The dental flosses formed by multiple filaments that are held together as a strand during their manual application in the interdental spaces are well known in the prior art. With the friction movement of the floss against the proximal walls of the teeth, the different filaments are progressively disaggregated or separated from one another, promoting a greater capacity of removing the food residues by the dental floss.

These multifilaments are held together until they are rubbed in the interdental spaces. Although they are widely used and easy to insert in the interdental spaces these multifilament dental flosses have the inconvenience of allowing the separation or disaggregation of the multifilaments during the rubbing or scraping operation in the dental surfaces, causing discomfort to the user, which shall be as great as the indentations of the user's teeth.

In addition to the inconvenience above, these multifilament dental flosses require the provision of relatively high amounts of binding agents. However, excessive amounts of binding agents may impair, at a higher or lower degree, the pliability characteristic of the flosses during the application in the interdental spaces, and they also require more raw materials per length unit.

Another construction of these interdental supplementary cleaning elements is defined by the known dental tapes, of rectangular cross-section, formed by a monofilament generally obtained from a film extruded from plastic material, such as polyolefin, polyamide, polyester and fluoropolymers such as polytetrafluoroethylene (PTFE). Because they are monofilament and, therefore, united, these tapes do not have the inconvenience of tending to separate or fray when rubbed in the interdental spaces.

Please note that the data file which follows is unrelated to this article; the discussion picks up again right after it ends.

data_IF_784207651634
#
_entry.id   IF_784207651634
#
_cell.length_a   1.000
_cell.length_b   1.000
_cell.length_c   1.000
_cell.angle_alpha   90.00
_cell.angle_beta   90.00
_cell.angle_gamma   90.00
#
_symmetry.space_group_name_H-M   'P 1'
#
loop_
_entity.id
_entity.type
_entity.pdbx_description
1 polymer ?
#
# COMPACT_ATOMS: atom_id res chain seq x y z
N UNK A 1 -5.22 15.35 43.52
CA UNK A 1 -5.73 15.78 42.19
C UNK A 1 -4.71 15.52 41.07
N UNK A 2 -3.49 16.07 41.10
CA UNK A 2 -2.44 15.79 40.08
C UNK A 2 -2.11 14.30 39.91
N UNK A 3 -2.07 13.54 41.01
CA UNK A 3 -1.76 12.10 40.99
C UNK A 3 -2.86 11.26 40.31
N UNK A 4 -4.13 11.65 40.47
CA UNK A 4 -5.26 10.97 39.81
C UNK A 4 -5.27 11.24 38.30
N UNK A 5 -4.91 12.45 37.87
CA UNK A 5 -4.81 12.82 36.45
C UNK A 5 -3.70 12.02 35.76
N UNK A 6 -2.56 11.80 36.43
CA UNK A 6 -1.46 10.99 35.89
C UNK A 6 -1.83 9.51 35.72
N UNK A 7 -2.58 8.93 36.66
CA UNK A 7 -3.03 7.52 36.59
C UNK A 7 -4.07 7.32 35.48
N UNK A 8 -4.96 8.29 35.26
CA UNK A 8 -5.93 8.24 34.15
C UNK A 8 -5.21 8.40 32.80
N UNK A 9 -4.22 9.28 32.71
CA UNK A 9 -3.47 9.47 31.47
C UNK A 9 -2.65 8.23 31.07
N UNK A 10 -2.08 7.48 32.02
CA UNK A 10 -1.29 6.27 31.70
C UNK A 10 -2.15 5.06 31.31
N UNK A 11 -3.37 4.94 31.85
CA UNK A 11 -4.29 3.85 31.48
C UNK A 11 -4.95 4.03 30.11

The known monofilament dental tapes have a smaller surface area in comparison to the interstitial surface area of the multifilament dental flosses. The smaller surface area reduces the capacity or efficacy of removing the biofilm and residues from the interdental spaces. Also, the reduced surface area, in interstitial terms, of these known monofilament dental tapes, reduces their capacity of aggregating binding agents to operate as vehicles for the incorporation of additives with abrasive, bactericide, flavoring functions, etc. In addition, because they are smooth, these monofilament dental tapes have grasping characteristics that are still poor and do not provide the user with the feeling that they are properly retained in the fingers during flossing.